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Nasa Mars Mission || Insight

Nasa has successfully landed his Robot insight on the red planet (Mars) on 26/11/2018.

Nasa Mars Mission | Insight





Overview of the Nasa Mars Mission || Insight

Nasa has try something more advanced in this mission. In this mission they have send an Robot named 'Insight' on the red planet, the robot has 6ft long driller by which they can try to understand the iner structure of the mars.


Significance of Insight


Though there have been other missions to Mars, this one stands out.

Short for "Interior Exploration using Seismic Investigations, Geodesy and Heat Transport," InSight aims to study the inner space of our red planet neighbor. 

Studying its surface since 1965, scientists have been able to study the orbit and surface of Mars, learning about its weather, atmosphere, geology and surface chemistry, said Lori Glaze, acting director of the planetary science division in NASA'S Science Mission Directorate.

As part of NASA's discovery program, this mission is part of a series focused on asking critical questions in solar system science, and any insights into InSight should give scientists a deeper understanding of Mars.

Kind of like a check-up at the doctor's office, the Mars lander will  give a check-up of our terrestrial neighbor since it formed 4.5 billion years ago, according to NASA.


Main focus of this Mission



"It is the first outer space robotic explorer to study in-depth the 'inner space' of Mars: its crust, mantle, and core," NASA said.

By studying the interior structure of the red planet, scientists may finally get answers to key questions such as:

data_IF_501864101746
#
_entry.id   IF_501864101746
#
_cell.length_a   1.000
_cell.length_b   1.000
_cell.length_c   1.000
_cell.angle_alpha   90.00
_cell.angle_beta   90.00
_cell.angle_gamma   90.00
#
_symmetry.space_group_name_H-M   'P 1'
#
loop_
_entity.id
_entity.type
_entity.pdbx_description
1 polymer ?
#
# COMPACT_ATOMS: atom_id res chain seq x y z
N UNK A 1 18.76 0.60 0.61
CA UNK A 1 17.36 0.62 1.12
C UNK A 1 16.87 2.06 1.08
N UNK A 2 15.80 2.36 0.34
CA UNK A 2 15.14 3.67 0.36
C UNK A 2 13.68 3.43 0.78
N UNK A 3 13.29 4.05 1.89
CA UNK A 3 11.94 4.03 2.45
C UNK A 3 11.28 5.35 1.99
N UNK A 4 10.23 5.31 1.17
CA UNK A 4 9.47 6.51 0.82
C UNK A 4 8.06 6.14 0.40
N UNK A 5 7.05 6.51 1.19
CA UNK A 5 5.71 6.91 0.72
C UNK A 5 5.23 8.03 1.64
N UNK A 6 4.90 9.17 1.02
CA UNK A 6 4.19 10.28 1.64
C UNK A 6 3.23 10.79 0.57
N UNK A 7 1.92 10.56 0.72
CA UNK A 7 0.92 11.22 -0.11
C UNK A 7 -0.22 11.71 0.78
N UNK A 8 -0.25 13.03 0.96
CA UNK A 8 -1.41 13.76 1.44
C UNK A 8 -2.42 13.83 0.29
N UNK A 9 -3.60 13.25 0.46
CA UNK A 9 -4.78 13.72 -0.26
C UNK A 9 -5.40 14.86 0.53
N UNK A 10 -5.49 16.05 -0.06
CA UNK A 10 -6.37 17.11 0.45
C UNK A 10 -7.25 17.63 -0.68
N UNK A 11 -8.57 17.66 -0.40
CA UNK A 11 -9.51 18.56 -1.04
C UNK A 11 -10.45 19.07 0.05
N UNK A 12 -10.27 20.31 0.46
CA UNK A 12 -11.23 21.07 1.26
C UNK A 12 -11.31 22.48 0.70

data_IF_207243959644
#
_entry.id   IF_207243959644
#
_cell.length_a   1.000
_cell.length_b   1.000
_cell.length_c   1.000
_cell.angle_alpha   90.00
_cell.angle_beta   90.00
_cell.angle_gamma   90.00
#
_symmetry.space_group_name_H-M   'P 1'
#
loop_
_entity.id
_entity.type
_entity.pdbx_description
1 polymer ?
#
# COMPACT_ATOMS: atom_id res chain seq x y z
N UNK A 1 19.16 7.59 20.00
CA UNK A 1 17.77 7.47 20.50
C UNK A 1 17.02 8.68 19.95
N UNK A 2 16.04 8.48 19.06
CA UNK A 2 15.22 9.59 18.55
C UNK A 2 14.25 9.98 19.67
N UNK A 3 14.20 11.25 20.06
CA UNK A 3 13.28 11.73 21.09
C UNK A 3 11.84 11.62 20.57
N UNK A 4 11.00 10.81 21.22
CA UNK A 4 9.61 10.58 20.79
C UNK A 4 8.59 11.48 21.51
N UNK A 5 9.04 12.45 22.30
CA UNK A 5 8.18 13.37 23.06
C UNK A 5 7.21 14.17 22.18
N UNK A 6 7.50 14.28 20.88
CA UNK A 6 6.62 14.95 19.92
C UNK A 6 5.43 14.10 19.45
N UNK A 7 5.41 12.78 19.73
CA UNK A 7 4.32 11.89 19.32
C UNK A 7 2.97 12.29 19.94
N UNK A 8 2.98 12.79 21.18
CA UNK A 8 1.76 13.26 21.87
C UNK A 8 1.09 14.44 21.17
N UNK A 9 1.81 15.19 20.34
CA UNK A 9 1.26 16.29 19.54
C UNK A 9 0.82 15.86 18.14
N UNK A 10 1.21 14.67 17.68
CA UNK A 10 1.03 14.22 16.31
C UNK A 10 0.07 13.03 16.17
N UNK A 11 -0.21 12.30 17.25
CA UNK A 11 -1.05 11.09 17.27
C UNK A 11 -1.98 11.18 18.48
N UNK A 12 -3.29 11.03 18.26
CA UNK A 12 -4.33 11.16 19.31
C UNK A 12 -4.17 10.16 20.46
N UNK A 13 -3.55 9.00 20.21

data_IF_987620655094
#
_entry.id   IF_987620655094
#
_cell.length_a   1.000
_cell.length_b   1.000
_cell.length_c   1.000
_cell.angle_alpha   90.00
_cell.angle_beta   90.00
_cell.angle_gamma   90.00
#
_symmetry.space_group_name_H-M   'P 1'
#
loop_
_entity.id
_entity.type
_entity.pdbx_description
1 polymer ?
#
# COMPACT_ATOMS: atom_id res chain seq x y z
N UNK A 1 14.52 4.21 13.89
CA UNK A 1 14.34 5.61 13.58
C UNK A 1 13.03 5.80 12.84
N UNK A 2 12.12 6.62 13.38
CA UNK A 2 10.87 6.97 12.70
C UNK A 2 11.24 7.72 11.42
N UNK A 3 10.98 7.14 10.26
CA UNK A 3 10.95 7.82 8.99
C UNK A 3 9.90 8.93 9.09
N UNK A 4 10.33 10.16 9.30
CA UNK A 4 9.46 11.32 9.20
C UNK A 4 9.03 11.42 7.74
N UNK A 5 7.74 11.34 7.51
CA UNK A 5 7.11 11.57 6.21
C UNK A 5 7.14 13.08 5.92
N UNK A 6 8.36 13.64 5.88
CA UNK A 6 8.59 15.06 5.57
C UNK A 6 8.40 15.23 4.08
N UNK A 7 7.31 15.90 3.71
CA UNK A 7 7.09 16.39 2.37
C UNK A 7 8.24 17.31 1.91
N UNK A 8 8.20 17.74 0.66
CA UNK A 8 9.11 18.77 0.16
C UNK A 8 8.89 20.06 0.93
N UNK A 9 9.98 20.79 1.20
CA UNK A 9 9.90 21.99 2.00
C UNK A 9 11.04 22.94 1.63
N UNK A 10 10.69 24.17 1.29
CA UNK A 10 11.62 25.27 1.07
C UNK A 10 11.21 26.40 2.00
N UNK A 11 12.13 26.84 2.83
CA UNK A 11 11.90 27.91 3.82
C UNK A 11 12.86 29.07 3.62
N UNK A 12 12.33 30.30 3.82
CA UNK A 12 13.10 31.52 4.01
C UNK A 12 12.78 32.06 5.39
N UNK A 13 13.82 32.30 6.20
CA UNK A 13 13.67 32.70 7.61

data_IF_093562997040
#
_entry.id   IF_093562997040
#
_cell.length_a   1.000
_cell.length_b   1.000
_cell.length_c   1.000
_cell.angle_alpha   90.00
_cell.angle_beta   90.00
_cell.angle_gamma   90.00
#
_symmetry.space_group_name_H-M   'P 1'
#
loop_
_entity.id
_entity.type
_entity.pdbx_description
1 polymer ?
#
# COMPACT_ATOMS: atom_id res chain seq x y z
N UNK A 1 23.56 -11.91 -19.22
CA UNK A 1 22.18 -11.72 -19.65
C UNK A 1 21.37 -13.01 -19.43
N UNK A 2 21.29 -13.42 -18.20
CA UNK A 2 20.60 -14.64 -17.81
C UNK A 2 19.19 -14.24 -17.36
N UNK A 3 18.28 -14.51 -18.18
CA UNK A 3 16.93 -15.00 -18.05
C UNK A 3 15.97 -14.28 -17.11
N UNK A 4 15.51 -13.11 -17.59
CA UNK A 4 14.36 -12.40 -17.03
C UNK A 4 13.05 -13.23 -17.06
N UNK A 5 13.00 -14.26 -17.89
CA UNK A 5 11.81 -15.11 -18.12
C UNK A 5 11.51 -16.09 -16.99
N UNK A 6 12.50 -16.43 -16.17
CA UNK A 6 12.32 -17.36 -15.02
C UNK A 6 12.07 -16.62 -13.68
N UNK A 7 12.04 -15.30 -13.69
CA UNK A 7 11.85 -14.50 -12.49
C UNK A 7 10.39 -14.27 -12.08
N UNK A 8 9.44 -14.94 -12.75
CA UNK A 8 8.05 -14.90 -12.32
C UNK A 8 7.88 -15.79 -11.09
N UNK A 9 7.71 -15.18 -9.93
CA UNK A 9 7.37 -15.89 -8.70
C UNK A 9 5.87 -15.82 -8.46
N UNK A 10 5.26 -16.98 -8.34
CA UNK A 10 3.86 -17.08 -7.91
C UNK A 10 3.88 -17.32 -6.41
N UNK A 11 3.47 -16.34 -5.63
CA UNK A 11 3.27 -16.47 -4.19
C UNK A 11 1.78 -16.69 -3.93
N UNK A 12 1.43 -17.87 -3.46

• How rocky body forms and evolves to become a planet

• How to determine the rate of Martian tectonic activity and meteorite impacts

By measuring the planet's seismology, heat flow and precision tracking, the lander is able to dive deep beneath the surface and retrieve the processes that formed the terrestrial planets, according to NASA.

Throughout its two-year mission, InSight  should achieve many firsts like:

• Probing into the Martian surface as deep as 16 feet/5 meters

• Using a robotic arm to grasp instruments on another planet

• Using a seismometer directly on the Martian surface

• Detecting quakes on another planet

Unlike the other rocky planets in our solar system, Mars is like the goldlilocks effect: neither too big nor too small. This gives scientists the ability to study how the terrestrial planets formed because Mars preserved its record of its formation, according to NASA.




What next in this Mission?


Now that InSight landed successfully on Elysium Planitia, a flat-smooth plain north of Mars' equator, the work is set to begin.

 Technically, InSight lander began surface operations as soon as it touched the surface, but its science data collection  won't begin until roughly 10 weeks after landing, according to NASA. 

During these 10 weeks, the lander team will choose the perfect spot where they can lay down their scientific instruments and begin studying the interior of Mars.

Once the location has been selected, InSight will place its Heat flow and Physical Properties Package (HP3) and Seismic Experiment for Interior Structure (SEIS) on the surface, where, along with the, Rotation and Interior Structure Experiment (RISE), will gather data for about 23 months. 


Images, Audios, and Videos send by 'Insight'


Images







Video


Small Documentary on Nasa Mars Mission | Insight





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